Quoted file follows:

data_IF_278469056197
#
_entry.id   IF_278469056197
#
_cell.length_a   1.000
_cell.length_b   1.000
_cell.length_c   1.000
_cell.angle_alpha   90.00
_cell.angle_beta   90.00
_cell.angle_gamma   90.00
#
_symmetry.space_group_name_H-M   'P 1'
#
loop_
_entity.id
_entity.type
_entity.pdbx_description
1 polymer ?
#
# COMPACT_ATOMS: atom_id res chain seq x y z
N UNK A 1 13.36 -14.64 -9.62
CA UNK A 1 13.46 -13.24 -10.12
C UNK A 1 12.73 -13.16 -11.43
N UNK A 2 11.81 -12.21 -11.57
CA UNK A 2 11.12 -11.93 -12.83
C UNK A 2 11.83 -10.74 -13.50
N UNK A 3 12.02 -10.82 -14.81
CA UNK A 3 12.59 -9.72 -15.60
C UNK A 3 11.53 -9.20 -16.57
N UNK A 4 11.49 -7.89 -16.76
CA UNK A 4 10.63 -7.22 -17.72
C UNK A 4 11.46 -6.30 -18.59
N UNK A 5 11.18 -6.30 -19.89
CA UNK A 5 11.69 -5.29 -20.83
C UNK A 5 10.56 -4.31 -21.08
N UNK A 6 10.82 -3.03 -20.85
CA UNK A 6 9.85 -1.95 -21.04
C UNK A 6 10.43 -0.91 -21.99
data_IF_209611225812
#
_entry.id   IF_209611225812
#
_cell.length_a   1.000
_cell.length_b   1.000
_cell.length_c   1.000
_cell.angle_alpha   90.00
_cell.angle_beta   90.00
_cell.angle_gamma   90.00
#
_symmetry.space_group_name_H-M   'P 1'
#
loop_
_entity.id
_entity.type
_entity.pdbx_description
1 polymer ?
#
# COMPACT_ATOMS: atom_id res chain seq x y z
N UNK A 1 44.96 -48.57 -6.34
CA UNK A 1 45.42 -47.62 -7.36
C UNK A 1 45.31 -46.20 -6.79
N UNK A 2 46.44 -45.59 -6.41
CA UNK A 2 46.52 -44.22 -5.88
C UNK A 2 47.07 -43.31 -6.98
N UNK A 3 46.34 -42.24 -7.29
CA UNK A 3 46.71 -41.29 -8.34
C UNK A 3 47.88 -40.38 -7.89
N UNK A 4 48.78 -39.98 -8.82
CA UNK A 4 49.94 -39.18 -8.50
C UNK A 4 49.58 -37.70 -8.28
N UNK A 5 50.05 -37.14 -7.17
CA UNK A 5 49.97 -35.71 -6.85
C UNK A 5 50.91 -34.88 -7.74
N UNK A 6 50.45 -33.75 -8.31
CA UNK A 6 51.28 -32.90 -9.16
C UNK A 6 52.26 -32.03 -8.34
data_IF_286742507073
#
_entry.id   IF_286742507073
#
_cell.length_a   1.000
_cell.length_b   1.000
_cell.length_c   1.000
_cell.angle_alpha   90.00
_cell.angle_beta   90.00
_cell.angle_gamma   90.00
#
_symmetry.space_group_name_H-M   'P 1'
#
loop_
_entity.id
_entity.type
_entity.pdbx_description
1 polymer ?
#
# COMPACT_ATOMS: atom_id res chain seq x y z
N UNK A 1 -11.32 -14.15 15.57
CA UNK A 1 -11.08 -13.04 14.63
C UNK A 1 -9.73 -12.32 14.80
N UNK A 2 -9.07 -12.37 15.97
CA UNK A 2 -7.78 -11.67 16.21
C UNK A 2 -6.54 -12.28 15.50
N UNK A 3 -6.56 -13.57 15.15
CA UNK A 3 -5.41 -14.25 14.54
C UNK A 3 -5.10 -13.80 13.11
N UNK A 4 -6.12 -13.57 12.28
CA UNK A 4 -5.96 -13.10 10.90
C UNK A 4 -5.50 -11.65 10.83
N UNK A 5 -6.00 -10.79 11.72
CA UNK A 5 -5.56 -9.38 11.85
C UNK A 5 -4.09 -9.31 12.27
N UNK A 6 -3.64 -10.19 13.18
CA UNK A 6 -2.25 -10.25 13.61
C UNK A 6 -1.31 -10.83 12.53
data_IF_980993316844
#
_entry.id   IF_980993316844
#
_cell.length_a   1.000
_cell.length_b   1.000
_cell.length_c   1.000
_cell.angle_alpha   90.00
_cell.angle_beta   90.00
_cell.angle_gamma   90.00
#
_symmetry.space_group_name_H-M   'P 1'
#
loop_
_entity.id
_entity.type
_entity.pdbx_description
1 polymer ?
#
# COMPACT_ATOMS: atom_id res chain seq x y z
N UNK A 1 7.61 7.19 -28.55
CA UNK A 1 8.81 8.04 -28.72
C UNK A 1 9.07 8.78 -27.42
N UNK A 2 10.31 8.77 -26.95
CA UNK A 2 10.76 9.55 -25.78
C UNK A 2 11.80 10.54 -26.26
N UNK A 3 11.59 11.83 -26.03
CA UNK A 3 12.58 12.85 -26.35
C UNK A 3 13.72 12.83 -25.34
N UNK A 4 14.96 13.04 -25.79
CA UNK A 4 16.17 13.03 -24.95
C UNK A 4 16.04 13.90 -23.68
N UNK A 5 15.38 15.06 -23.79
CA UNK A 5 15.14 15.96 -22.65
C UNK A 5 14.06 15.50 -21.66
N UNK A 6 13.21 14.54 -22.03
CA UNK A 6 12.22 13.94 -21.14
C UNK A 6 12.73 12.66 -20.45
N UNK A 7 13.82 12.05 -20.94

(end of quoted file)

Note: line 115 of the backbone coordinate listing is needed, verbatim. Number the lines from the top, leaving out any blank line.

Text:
data_IF_980993316844